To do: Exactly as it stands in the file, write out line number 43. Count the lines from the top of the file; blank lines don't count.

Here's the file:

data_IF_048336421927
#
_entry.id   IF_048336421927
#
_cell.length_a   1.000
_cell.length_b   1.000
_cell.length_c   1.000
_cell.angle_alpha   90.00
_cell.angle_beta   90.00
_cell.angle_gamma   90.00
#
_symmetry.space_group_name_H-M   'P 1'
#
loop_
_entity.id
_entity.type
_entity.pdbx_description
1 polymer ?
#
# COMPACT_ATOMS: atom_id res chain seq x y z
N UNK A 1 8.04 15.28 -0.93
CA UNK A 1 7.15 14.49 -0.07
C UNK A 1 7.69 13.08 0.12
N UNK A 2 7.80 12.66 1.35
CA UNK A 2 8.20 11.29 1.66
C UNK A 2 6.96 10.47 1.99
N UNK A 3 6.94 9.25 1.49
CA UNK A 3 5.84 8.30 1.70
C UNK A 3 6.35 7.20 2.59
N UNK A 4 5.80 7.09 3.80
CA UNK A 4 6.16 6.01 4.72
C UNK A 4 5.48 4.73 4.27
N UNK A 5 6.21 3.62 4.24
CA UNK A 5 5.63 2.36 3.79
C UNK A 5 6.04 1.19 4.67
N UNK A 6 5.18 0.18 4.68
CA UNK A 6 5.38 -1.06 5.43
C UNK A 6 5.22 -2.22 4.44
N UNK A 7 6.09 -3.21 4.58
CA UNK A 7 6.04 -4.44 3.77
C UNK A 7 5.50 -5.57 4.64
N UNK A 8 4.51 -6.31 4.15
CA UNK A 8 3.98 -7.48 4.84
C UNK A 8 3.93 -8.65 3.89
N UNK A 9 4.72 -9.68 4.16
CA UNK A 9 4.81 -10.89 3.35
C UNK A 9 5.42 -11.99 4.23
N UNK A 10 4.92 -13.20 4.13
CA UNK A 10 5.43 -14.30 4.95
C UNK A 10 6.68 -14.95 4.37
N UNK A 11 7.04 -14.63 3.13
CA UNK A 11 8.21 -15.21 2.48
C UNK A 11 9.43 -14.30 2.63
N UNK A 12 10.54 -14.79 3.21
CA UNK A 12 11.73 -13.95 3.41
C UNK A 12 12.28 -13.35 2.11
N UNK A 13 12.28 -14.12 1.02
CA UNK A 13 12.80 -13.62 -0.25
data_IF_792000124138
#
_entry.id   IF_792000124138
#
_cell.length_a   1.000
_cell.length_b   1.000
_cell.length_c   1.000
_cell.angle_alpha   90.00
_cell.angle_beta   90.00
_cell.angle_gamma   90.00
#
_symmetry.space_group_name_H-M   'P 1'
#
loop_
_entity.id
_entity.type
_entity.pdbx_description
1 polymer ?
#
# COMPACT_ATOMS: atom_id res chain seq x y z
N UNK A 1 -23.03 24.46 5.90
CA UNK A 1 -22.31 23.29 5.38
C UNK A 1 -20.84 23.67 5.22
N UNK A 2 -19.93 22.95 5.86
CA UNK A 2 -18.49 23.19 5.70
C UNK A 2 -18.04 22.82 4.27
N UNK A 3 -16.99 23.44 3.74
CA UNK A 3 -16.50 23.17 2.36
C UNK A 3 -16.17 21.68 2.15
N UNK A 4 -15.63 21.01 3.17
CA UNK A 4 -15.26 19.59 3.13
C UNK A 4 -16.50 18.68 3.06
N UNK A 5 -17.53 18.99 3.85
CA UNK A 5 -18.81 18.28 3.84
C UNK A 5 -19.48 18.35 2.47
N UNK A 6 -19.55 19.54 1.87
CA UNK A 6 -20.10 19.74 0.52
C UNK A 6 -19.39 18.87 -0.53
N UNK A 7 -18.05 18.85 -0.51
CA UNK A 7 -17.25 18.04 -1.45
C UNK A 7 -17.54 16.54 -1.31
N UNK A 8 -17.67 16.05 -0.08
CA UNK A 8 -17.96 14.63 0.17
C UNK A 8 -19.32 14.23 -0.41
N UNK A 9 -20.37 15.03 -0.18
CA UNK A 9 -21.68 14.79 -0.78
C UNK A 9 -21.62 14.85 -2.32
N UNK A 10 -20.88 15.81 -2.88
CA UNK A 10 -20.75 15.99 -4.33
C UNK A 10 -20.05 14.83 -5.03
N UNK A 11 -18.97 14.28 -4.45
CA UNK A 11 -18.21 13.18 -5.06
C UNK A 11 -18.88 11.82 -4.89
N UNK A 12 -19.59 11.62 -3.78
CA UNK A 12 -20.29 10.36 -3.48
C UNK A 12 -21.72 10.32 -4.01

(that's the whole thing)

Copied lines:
CA UNK A 8 3.98 -7.48 4.84